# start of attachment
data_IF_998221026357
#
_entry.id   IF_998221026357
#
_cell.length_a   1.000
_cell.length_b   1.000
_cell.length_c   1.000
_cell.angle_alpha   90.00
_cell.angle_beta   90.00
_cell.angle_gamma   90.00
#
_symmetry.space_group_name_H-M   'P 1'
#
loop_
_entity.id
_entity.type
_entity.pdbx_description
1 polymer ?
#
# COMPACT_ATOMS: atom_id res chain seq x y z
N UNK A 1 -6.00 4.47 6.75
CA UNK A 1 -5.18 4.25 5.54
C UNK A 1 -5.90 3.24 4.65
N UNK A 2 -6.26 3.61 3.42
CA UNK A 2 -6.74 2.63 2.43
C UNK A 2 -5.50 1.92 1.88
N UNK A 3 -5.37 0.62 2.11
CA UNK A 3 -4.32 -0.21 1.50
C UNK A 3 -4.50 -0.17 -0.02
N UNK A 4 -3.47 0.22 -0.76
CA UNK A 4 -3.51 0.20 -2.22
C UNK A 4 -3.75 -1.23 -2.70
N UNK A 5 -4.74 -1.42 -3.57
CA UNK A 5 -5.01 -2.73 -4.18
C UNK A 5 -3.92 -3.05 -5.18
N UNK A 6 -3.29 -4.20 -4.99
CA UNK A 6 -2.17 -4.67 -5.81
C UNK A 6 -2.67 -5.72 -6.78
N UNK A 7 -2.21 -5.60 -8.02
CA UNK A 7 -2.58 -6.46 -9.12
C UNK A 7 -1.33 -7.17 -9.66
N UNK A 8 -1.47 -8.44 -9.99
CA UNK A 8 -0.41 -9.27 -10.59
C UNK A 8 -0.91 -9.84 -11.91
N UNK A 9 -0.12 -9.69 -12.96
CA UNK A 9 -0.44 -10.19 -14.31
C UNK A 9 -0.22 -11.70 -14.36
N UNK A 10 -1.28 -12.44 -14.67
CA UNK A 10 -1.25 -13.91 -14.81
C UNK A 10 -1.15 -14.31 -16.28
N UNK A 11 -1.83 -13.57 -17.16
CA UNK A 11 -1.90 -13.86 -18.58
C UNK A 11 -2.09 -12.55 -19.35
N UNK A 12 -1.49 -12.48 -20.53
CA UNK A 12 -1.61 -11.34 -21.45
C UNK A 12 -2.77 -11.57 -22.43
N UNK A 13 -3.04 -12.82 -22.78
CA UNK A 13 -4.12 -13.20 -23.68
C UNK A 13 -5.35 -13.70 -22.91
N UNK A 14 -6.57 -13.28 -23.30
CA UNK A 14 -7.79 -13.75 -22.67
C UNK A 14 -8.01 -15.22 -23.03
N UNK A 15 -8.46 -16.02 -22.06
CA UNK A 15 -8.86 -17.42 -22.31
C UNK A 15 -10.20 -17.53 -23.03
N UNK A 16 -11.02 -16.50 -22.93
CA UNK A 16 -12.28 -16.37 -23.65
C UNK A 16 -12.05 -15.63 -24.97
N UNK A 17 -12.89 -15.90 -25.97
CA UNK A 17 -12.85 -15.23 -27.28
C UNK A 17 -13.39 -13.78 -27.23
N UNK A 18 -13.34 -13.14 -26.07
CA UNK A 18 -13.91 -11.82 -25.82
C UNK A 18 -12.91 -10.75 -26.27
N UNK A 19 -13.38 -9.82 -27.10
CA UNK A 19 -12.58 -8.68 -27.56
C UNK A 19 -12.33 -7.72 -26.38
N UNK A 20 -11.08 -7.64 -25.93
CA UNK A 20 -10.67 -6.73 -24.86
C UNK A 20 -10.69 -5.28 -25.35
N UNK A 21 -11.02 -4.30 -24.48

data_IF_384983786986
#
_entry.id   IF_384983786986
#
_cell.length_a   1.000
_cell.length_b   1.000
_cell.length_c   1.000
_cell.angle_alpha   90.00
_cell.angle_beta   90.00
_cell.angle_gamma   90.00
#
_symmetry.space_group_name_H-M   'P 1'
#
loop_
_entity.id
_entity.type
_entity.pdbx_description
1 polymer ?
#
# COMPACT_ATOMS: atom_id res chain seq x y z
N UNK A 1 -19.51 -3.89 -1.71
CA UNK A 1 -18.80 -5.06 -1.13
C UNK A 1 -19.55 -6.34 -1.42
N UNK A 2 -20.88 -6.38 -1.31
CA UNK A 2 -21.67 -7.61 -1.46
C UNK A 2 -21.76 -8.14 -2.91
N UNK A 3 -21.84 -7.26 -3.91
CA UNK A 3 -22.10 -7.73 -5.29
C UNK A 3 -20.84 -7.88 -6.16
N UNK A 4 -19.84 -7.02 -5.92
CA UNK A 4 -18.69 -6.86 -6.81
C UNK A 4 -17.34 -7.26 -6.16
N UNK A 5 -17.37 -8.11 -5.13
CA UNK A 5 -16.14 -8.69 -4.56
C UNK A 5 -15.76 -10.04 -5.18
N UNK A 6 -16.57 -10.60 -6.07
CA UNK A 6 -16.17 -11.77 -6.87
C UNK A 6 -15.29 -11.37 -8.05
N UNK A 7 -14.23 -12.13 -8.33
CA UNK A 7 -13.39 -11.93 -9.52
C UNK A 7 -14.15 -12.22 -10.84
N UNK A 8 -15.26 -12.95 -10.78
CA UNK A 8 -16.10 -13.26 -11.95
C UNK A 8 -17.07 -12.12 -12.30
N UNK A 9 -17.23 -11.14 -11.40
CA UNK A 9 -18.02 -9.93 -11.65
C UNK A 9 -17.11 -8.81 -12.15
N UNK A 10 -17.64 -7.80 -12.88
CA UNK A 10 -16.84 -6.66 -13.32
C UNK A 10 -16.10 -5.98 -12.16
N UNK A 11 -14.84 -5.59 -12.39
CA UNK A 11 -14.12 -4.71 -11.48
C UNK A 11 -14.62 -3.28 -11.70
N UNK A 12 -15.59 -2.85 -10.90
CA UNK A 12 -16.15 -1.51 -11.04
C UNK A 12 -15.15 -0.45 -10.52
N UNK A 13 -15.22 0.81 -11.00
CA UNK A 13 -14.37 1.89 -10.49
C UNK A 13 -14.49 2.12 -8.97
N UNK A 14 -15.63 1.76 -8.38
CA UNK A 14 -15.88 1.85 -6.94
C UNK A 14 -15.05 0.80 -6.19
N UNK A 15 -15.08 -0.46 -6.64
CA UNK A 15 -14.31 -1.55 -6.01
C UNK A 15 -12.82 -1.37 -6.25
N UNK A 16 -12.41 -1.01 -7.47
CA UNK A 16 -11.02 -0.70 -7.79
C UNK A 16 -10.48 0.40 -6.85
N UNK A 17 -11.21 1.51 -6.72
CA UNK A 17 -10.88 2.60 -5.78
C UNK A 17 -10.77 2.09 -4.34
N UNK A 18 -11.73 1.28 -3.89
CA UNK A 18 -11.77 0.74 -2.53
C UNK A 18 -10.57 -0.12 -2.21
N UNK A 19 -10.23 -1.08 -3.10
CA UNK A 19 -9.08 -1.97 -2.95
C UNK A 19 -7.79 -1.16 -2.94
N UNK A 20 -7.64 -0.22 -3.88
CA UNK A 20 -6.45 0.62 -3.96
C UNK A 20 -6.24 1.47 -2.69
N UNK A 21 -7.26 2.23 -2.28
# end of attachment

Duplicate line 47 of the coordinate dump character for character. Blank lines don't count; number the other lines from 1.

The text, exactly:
C UNK A 9 -0.22 -11.70 -14.36